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Using the techniques of modern biotechnology, one or two genes may be transferred to a highly developed crop variety to impart a new character that would increase its yield. However, while increases in crop yield are the most obvious applications of modern biotechnology in agriculture, it is also the most difficult one. Current genetic engineering techniques work best for effects that are controlled by a single gene. Many of the genetic characteristics associated with yield (e.g., enhanced growth) are controlled by a large number of genes, each of which has a minimal effect on the overall yield.There is, therefore, much scientific work to be done in this area.
Reduced vulnerability of crops to environmental stresses
Crops containing genes that will enable them to withstand biotic and abiotic stresses may be developed. For example drought excessively salty soil are two important limiting factors in crop productivity. Biotechnologists are studying plants that can cope with these extreme conditions in the hope of finding the genes that enable them to do so and eventually transferring these genes to the more desirable crops. One of the latest developments is the identification of a plant gene, AT_DBF1, from Arabidopsis thaliana, a tiny weed that is often used for plant research because it is very easy to grow and its genetic code is well mapped out. When this gene was inserted into tomato and tobacco cells ,the cells were able to withstand environmental stresses like salt, drought, cold and heat, far more than ordinary cells. If these preliminary results prove successful in larger trials, then At-DBF2 genes can help in engineering crops that can better withstand harsh environments. Researchers have also created transgenic rice plants that are resistant to rice yellow mottle virus (RYMV). In Africa, this virus destroys majority of the rice crops and makes the surviving plants more susceptible to fungal infections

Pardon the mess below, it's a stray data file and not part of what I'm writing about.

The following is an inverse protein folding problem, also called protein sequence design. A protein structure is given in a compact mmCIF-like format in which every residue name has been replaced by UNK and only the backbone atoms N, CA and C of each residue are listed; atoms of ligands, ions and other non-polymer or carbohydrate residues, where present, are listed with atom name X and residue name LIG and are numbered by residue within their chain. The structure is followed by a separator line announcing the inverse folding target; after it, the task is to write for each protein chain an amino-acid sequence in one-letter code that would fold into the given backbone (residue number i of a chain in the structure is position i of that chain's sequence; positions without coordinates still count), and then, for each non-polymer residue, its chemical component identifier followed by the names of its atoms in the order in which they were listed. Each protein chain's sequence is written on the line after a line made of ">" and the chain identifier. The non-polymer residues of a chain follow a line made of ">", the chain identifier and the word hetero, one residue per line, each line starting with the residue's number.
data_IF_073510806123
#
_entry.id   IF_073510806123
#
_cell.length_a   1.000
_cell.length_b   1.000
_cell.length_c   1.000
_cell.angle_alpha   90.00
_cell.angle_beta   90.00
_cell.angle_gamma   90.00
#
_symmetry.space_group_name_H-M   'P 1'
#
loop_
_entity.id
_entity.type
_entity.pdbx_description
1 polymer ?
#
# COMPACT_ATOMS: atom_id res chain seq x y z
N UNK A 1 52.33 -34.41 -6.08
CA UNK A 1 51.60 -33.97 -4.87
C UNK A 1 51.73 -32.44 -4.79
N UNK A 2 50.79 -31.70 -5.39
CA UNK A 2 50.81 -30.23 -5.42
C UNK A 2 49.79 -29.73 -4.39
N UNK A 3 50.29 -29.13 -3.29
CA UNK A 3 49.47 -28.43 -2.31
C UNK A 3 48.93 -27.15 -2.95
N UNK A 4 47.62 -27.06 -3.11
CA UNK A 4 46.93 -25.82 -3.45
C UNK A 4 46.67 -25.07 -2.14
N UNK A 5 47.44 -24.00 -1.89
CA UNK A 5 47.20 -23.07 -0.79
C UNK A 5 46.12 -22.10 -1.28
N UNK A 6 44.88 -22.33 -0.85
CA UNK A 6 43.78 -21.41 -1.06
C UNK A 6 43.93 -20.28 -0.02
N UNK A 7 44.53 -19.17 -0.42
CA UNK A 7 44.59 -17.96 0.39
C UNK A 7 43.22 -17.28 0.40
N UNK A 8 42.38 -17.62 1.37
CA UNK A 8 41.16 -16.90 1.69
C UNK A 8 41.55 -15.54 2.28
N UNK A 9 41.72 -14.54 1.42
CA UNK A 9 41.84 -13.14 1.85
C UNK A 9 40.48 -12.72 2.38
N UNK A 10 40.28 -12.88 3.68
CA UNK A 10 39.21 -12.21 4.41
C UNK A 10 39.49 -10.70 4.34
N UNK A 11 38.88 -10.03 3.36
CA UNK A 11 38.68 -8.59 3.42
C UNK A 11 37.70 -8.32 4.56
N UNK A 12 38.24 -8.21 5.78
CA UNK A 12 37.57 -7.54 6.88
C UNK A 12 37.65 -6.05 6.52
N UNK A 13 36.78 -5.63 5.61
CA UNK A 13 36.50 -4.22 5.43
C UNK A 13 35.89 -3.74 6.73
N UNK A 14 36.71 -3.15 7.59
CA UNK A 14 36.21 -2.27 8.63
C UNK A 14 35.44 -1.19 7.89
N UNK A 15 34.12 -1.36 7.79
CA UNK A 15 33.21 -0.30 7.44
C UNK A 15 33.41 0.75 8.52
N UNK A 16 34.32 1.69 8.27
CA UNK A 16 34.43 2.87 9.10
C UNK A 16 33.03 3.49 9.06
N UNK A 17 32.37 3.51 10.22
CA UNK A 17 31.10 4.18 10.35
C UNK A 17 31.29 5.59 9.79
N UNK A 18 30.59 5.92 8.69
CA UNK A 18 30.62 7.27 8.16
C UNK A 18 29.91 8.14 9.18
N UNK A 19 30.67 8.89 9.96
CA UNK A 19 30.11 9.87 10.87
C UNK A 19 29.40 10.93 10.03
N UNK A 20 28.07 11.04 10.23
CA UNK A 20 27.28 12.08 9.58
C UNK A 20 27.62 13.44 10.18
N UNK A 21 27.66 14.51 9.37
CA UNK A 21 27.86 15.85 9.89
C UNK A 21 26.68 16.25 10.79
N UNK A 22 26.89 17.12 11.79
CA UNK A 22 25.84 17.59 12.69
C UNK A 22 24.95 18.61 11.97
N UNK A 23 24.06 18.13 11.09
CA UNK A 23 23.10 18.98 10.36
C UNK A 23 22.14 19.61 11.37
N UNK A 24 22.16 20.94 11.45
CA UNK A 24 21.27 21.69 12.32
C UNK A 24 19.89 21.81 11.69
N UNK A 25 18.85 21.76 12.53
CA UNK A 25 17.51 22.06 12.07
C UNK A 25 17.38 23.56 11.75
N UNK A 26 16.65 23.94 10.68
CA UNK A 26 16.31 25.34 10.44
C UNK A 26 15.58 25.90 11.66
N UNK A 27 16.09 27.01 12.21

Increased nutritional qualities
Proteins in foods may be modified to increase their nutritional qualities. Proteins in legumes and cereals may be transformed to provide the amino acids needed by human beings for a balanced diet..
Improved taste, texture of food
Modern biotechnology can be used to slow down the process of spoilage so that fruit can ripen longer on the plant and then be transported to the consumer with a still reasonable shelf life. This alters the taste, texture and appearance of the fruit. More importantly, it could expand the market for farmers in developing countries due to the reduction in spoilage. However, there is sometimes a lack of understanding by researchers in developed countries about the actual needs of prospective beneficiaries in developing countries. For example, engineering soybeans to resist spoilage makes them less suitable for producing tempeh which is a significant source of protein that depends on fermentation. The use of modified soybeans results in a lumpy texture that is less palatable and less convenient when cooking.
The first genetically modified food product was a tomato which was transformed to delay its ripening..